Why Russia’s missile attack on Kiev is seen as an insult to the UN : NPR

UN Secretary-General Antonio Guterres walks with security personnel during his visits to Borodyanka, a town outside Kiev that was devastated by Russian attack and occupation, on Thursday. Russia sent a deadly attack to the capital when Guterres visited it.

Sergei Supinsky/AFP via Getty Images


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UN Secretary-General Antonio Guterres walks with security personnel during his visits to Borodyanka, a town outside Kiev that was devastated by Russian attack and occupation, on Thursday. Russia sent a deadly attack to the capital when Guterres visited it.

Sergei Supinsky/AFP via Getty Images

UN Secretary-General Antonio Guterres just met Russian President Vladimir Putin in person and he was on a high-profile visit to Ukraine’s capital, but those circumstances were not enough to prevent Russia from launching a deadly attack on a residential area of ​​Kiev as Guterres visited the city on Thursday evening.

Ukrainian officials call the attack a “postcard from Moscow” and an affront to the UN

The timing of the attack soon sparked suspicions

Five Russian missiles hit Kiev “immediately” after Guterres and President Volodymyr Zelenskyy ended a meeting, Zelenskyy said. It was a deliberate insult to the global diplomat, he added.

“This says a lot about Russia’s true attitude to global institutions,” Zelenskyy said Thursday evening. “On the efforts of the Russian leadership to humiliate the UN and everything it represents.”

Guterres arrived in Ukraine after meeting Putin on Tuesday, hoping to de-escalate the war and guarantee humanitarian aid for civilians whose lives have been turned upside down by the Russian invasion. On Thursday, Guterres toured the destroyed city of Borodyanka, northwest of Kiev, which was bombed and occupied. For him, it evoked the evil and absurdity of war.

“I have to say what I feel. I imagined my family in one of those houses that are now destroyed and black,” Guterres said. “I see my granddaughters running away in panic, part of the family eventually died. So the war is an absurdity in the 21st century. The war is evil.”

Guterres also spoke about the need to respect international law and being at “ground zero” – comments that later took on a chilling aspect, after Russia sent another attack on the capital.

“It’s a war zone, but it’s shocking that it happened close to us,” Saviano Abreu, a spokesman for the UN Humanitarian Office, told Agence France Presse.

Before Thursday’s strike in the heart of Kiev, attacks on the Ukrainian capital had largely stopped.

At least one person has been killed in the strike: a journalist

A Russian apartment building in Kiev was hit by a Russian attack on Thursday, in which a journalist was killed. It is next to a factory that makes parts for rockets, but also vacuum cleaners.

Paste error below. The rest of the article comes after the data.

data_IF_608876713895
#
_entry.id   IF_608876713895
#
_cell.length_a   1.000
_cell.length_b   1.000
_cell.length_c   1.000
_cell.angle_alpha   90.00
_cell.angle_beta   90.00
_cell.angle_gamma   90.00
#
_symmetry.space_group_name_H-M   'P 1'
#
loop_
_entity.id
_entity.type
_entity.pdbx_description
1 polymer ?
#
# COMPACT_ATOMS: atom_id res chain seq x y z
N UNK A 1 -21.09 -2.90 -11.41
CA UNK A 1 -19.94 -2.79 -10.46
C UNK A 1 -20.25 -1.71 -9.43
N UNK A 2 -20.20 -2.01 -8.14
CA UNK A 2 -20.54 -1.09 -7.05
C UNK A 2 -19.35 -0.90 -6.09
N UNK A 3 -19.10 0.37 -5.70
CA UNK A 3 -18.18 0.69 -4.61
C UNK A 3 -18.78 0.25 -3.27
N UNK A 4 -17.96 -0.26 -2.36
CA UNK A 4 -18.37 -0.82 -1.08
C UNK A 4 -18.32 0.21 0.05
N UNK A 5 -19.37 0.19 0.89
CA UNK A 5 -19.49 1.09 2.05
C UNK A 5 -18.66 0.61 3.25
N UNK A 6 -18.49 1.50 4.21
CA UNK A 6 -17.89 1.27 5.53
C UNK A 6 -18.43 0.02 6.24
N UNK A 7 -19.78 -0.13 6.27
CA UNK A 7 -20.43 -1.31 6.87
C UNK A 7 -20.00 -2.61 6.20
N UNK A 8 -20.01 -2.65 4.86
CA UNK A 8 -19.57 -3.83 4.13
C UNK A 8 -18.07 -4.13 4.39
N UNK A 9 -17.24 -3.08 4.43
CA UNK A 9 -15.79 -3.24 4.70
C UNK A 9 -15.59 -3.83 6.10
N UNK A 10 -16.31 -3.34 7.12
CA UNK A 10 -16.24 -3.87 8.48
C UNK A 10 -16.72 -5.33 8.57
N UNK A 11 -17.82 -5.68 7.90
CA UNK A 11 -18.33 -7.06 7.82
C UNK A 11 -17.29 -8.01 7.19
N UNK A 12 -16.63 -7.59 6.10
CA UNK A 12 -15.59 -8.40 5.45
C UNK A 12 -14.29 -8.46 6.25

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A Russian apartment building in Kiev was hit by a Russian attack on Thursday, in which a journalist was killed. It is next to a factory that makes parts for rockets, but also vacuum cleaners.

Frank Langfitt / NPR

The Russian military says it has used “high-precision, long-range airborne weapons” to destroy buildings linked to the Artem missile and aerospace company in Kiev. But a site visit revealed the most visible damage to a nearby apartment building. The building is next to a factory that makes rocket parts, but also vacuum cleaners.

Rebar hung like locks of hair from the bottom three floors of the towering block of flats. Officials say the residence was hit by a cruise missile that came out of Russia-controlled Crimea and knocked out the bottom. One person was killed and nine others injured in the attack.

The blast killed Vira Hyrych, a journalist who worked for the US government broadcaster Radio Liberty in Ukraine and who lived in the building. The news channel confirmed her death and said her body was found among wreckage in the 25-story structure Friday morning.

Hyrych was also mourned by the Israeli embassy in Ukraine, who said: she used to work there. Radio Liberty says she worked in the Ukrainian TV industry before landing a job in Radio Svoboda’s Kiev bureau four years ago.

The perception of the attack as a deliberate disregard was reinforced by one of Guterres’s primary goals: to negotiate humanitarian corridors so that civilians could leave Mariupol. People in that besieged port city, he said, “need an escape route from the apocalypse.”

Ukrainian citizens suffer the most, says UN leader

As for what comes next in Ukraine, military experts see the Russians taking a big step in eastern Ukraine and trying to seize control of the south. Analysts expect the Russians to organize mock independence referendums in cities and towns so that Putin can present the invasion as a success to the domestic public at home.

Ukraine’s leaders have already said they will reject the results of such referendums.

No one expects a negotiated solution to end the war any time soon — including Oleg Ignatov, a senior Russia analyst with the International Crisis Group.

“They don’t know at this point how to stop this war because both sides still hope they can or will win this war.”

As the violence rages on, Guterres said when he visited the devastated suburbs of Kiev on Thursday, Ukrainians are suffering the most.

“This horrific scenario shows something that, unfortunately, is always true,” he said as he gestured at burnt-out buildings. “The citizens always pay the highest price.”

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